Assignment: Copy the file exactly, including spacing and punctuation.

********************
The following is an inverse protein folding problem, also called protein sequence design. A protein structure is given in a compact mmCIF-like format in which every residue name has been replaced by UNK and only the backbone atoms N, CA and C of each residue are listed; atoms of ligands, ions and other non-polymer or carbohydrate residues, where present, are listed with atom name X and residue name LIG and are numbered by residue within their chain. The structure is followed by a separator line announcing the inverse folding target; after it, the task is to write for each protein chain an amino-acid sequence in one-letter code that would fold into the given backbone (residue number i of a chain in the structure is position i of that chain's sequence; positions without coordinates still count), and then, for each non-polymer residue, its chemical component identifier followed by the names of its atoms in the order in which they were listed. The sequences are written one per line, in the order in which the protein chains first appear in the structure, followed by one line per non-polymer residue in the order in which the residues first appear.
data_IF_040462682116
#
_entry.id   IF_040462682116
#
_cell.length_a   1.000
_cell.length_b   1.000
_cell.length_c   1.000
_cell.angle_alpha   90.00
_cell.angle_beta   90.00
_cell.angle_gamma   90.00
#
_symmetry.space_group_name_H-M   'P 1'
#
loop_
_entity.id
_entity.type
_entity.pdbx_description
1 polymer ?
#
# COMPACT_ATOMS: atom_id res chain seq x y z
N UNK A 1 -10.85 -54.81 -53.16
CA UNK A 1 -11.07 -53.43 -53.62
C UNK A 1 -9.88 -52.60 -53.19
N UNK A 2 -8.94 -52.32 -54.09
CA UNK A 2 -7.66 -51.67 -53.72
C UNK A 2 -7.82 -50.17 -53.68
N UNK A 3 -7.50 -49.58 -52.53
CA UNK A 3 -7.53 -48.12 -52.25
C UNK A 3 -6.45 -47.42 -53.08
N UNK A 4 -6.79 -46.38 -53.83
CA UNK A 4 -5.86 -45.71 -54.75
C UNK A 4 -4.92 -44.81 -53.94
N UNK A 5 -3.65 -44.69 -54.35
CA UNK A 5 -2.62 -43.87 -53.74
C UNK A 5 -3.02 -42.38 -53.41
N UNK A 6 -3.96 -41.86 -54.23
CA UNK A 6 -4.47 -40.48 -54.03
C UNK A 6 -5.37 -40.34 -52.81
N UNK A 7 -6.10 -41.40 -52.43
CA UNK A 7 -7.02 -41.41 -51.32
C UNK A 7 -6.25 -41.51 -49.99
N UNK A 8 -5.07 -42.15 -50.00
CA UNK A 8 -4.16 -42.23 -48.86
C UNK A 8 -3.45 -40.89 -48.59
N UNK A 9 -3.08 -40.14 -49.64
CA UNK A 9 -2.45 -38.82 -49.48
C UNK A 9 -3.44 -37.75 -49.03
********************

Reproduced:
The following is an inverse protein folding problem, also called protein sequence design. A protein structure is given in a compact mmCIF-like format in which every residue name has been replaced by UNK and only the backbone atoms N, CA and C of each residue are listed; atoms of ligands, ions and other non-polymer or carbohydrate residues, where present, are listed with atom name X and residue name LIG and are numbered by residue within their chain. The structure is followed by a separator line announcing the inverse folding target; after it, the task is to write for each protein chain an amino-acid sequence in one-letter code that would fold into the given backbone (residue number i of a chain in the structure is position i of that chain's sequence; positions without coordinates still count), and then, for each non-polymer residue, its chemical component identifier followed by the names of its atoms in the order in which they were listed. The sequences are written one per line, in the order in which the protein chains first appear in the structure, followed by one line per non-polymer residue in the order in which the residues first appear.
data_IF_040462682116
#
_entry.id   IF_040462682116
#
_cell.length_a   1.000
_cell.length_b   1.000
_cell.length_c   1.000
_cell.angle_alpha   90.00
_cell.angle_beta   90.00
_cell.angle_gamma   90.00
#
_symmetry.space_group_name_H-M   'P 1'
#
loop_
_entity.id
_entity.type
_entity.pdbx_description
1 polymer ?
#
# COMPACT_ATOMS: atom_id res chain seq x y z
N UNK A 1 -10.85 -54.81 -53.16
CA UNK A 1 -11.07 -53.43 -53.62
C UNK A 1 -9.88 -52.60 -53.19
N UNK A 2 -8.94 -52.32 -54.09
CA UNK A 2 -7.66 -51.67 -53.72
C UNK A 2 -7.82 -50.17 -53.68
N UNK A 3 -7.50 -49.58 -52.53
CA UNK A 3 -7.53 -48.12 -52.25
C UNK A 3 -6.45 -47.42 -53.08
N UNK A 4 -6.79 -46.38 -53.83
CA UNK A 4 -5.86 -45.71 -54.75
C UNK A 4 -4.92 -44.81 -53.94
N UNK A 5 -3.65 -44.69 -54.35
CA UNK A 5 -2.62 -43.87 -53.74
C UNK A 5 -3.02 -42.38 -53.41
N UNK A 6 -3.96 -41.86 -54.23
CA UNK A 6 -4.47 -40.48 -54.03
C UNK A 6 -5.37 -40.34 -52.81
N UNK A 7 -6.10 -41.40 -52.43
CA UNK A 7 -7.02 -41.41 -51.32
C UNK A 7 -6.25 -41.51 -49.99
N UNK A 8 -5.07 -42.15 -50.00
CA UNK A 8 -4.16 -42.23 -48.86
C UNK A 8 -3.45 -40.89 -48.59
N UNK A 9 -3.08 -40.14 -49.64
CA UNK A 9 -2.45 -38.82 -49.48
C UNK A 9 -3.44 -37.75 -49.03